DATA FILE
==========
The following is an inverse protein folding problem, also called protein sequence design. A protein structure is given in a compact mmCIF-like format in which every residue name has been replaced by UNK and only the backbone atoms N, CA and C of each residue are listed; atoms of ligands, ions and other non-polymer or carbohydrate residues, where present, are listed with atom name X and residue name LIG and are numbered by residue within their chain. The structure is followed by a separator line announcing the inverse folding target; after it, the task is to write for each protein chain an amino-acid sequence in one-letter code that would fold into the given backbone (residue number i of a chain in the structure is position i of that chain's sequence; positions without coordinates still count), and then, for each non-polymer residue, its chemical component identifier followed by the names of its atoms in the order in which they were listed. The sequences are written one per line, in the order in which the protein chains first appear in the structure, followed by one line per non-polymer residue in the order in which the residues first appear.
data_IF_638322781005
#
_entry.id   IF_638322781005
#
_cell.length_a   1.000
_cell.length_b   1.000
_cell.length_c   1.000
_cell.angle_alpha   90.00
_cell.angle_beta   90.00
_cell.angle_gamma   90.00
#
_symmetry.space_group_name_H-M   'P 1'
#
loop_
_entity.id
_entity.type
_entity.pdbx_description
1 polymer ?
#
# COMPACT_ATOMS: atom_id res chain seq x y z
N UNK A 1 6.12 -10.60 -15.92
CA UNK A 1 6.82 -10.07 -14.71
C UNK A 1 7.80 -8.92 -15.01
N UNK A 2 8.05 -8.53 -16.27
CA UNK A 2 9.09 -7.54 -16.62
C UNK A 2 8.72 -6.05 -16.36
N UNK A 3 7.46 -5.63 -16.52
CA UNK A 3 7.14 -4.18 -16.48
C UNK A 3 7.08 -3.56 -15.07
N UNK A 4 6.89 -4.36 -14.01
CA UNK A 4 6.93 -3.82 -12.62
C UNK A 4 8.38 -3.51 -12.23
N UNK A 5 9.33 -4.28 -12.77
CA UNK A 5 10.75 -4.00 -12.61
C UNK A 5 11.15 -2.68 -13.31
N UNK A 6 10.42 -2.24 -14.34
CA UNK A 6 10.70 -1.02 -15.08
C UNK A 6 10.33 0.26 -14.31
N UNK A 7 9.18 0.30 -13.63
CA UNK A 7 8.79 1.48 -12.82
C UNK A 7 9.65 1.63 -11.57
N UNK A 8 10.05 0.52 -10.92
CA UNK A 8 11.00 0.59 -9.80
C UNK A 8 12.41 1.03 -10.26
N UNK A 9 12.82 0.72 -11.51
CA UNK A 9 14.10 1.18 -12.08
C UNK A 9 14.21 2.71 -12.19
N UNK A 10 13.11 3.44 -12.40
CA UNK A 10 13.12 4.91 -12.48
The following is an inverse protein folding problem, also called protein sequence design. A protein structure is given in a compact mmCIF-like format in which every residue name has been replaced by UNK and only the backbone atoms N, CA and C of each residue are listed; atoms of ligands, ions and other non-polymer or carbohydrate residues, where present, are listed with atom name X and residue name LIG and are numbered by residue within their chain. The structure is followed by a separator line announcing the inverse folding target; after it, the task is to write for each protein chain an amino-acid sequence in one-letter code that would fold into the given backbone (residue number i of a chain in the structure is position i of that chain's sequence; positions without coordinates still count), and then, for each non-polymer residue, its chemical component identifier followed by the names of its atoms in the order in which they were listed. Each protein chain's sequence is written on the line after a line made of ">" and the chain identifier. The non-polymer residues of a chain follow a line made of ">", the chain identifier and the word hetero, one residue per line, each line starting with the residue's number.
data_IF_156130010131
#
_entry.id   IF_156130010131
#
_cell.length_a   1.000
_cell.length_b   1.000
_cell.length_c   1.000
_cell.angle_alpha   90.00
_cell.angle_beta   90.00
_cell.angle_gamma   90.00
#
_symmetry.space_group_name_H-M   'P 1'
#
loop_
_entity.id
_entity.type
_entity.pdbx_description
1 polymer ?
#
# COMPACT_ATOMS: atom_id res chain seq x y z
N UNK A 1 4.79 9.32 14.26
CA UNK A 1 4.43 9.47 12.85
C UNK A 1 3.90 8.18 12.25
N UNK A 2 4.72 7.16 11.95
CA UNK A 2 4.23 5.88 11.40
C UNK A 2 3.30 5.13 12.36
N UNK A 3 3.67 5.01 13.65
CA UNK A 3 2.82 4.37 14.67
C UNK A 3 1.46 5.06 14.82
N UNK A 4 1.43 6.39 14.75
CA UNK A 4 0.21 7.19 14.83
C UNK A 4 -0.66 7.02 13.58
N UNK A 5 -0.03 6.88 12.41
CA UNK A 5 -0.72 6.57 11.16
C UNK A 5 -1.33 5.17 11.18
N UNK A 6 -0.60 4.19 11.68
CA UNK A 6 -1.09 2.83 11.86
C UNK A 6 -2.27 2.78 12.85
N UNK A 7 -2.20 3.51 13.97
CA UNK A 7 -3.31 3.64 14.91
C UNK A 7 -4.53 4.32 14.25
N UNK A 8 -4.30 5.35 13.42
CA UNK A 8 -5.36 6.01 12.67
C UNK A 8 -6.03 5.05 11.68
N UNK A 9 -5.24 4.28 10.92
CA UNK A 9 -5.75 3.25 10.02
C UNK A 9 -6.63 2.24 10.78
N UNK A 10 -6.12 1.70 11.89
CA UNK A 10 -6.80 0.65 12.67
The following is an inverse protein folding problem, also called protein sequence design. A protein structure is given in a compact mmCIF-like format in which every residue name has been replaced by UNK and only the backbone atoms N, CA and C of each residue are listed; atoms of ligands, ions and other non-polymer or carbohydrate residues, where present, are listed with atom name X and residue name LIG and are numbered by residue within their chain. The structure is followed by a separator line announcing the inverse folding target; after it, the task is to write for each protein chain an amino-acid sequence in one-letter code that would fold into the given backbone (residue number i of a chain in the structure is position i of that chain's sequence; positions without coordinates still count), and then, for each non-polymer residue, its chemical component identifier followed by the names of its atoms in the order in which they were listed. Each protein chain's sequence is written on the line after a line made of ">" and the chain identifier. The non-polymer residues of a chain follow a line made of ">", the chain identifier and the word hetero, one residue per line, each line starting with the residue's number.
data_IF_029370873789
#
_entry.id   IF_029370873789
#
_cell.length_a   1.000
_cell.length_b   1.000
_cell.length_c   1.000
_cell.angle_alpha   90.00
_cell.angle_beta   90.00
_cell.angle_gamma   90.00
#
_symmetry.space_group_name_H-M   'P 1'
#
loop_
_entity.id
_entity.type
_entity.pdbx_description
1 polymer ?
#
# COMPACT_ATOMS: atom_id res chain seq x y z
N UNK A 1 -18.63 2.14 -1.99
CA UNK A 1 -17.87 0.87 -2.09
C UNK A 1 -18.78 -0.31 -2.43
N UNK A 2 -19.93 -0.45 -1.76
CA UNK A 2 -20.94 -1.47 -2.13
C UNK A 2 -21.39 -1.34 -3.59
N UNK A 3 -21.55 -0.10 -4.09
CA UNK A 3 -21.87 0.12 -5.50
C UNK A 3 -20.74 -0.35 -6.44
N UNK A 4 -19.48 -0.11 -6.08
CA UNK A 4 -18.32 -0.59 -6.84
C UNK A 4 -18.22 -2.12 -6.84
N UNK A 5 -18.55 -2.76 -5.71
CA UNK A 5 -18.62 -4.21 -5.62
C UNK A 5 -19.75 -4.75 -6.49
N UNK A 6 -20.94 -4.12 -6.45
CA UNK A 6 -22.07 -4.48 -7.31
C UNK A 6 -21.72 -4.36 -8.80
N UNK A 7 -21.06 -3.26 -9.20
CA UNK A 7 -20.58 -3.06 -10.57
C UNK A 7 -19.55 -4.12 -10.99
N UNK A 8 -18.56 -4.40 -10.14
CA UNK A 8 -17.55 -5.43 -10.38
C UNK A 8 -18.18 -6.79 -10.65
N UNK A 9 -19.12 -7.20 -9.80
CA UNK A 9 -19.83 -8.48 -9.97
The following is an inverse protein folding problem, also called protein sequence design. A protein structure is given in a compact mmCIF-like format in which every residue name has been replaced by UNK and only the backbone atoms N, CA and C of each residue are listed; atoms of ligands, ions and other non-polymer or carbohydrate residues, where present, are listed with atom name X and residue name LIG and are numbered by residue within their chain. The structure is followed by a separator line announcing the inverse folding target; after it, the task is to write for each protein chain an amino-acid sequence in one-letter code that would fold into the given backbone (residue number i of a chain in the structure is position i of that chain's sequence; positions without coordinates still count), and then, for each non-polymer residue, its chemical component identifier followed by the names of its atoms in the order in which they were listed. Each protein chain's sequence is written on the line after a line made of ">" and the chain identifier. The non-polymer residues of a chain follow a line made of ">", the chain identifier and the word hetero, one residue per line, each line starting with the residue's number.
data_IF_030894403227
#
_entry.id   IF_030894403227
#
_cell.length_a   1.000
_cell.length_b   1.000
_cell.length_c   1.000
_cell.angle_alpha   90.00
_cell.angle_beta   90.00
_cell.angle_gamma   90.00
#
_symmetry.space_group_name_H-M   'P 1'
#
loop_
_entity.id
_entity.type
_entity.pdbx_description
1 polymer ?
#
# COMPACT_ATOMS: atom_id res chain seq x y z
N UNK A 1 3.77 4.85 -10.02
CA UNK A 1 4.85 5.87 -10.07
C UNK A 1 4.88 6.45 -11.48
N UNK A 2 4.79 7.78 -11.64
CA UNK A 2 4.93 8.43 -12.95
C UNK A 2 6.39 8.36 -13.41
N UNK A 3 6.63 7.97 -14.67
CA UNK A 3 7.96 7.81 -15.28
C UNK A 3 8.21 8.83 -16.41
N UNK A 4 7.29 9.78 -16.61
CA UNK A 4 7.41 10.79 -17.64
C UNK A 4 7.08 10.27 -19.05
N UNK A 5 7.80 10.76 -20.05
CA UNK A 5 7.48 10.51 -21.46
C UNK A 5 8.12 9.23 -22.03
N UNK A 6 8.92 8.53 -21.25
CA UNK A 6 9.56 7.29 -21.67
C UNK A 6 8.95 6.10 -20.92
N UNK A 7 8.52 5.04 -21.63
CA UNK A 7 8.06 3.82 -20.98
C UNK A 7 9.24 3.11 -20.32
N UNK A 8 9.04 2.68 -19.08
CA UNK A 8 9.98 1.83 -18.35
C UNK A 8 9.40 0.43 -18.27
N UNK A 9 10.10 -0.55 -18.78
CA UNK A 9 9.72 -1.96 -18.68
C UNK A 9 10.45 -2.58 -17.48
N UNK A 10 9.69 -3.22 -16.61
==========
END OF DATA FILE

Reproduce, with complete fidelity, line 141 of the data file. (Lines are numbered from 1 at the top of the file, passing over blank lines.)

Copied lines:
CA UNK A 7 -20.58 -3.06 -10.57